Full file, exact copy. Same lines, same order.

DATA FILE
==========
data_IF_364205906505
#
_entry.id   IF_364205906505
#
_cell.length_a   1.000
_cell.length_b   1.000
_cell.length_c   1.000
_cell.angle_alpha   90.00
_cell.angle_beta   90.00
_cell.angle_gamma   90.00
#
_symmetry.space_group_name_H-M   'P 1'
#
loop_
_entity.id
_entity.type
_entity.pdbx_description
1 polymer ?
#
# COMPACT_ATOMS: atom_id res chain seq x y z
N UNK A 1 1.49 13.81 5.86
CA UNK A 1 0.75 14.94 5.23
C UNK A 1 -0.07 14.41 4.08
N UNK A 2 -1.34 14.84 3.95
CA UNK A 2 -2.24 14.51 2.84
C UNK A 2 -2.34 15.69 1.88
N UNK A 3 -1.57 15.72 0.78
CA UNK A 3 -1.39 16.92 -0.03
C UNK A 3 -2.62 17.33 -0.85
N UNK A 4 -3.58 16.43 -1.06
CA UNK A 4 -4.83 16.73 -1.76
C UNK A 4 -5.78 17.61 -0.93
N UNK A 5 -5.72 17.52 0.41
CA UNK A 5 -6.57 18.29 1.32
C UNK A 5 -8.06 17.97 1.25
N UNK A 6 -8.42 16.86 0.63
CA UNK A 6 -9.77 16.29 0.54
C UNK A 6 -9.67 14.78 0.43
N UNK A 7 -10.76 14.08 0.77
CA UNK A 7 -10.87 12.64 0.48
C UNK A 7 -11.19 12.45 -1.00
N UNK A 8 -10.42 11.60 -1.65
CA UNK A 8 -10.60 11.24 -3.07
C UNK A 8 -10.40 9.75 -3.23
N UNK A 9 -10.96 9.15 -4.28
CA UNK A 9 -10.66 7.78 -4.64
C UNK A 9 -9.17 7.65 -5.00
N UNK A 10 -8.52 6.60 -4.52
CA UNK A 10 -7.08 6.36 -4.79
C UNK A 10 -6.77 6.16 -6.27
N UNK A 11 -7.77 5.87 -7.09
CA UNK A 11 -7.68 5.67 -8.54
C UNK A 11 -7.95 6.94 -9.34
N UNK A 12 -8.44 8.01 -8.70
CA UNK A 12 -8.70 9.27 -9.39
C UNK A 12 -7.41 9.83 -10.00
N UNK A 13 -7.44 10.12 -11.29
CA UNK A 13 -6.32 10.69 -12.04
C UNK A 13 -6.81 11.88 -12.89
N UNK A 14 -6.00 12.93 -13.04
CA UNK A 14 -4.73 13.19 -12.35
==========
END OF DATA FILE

data_IF_364205906505
#
_entry.id   IF_364205906505
#
_cell.length_a   1.000
_cell.length_b   1.000
_cell.length_c   1.000
_cell.angle_alpha   90.00
_cell.angle_beta   90.00
_cell.angle_gamma   90.00
#
_symmetry.space_group_name_H-M   'P 1'
#
loop_
_entity.id
_entity.type
_entity.pdbx_description
1 polymer ?
#
# COMPACT_ATOMS: atom_id res chain seq x y z
N UNK A 1 1.49 13.81 5.86
CA UNK A 1 0.75 14.94 5.23
C UNK A 1 -0.07 14.41 4.08
N UNK A 2 -1.34 14.84 3.95
CA UNK A 2 -2.24 14.51 2.84
C UNK A 2 -2.34 15.69 1.88
N UNK A 3 -1.57 15.72 0.78
CA UNK A 3 -1.39 16.92 -0.03
C UNK A 3 -2.62 17.33 -0.85
N UNK A 4 -3.58 16.43 -1.06
CA UNK A 4 -4.83 16.73 -1.76
C UNK A 4 -5.78 17.61 -0.93
N UNK A 5 -5.72 17.52 0.41
CA UNK A 5 -6.57 18.29 1.32
C UNK A 5 -8.06 17.97 1.25
N UNK A 6 -8.42 16.86 0.63
CA UNK A 6 -9.77 16.29 0.54
C UNK A 6 -9.67 14.78 0.43
N UNK A 7 -10.76 14.08 0.77
CA UNK A 7 -10.87 12.64 0.48
C UNK A 7 -11.19 12.45 -1.00
N UNK A 8 -10.42 11.60 -1.65
CA UNK A 8 -10.60 11.24 -3.07
C UNK A 8 -10.40 9.75 -3.23
N UNK A 9 -10.96 9.15 -4.28
CA UNK A 9 -10.66 7.78 -4.64
C UNK A 9 -9.17 7.65 -5.00
N UNK A 10 -8.52 6.60 -4.52
CA UNK A 10 -7.08 6.36 -4.79
C UNK A 10 -6.77 6.16 -6.27
N UNK A 11 -7.77 5.87 -7.09
CA UNK A 11 -7.68 5.67 -8.54
C UNK A 11 -7.95 6.94 -9.34
N UNK A 12 -8.44 8.01 -8.70
CA UNK A 12 -8.70 9.27 -9.39
C UNK A 12 -7.41 9.83 -10.00
N UNK A 13 -7.44 10.12 -11.29
CA UNK A 13 -6.32 10.69 -12.04
C UNK A 13 -6.81 11.88 -12.89
N UNK A 14 -6.00 12.93 -13.04
CA UNK A 14 -4.73 13.19 -12.35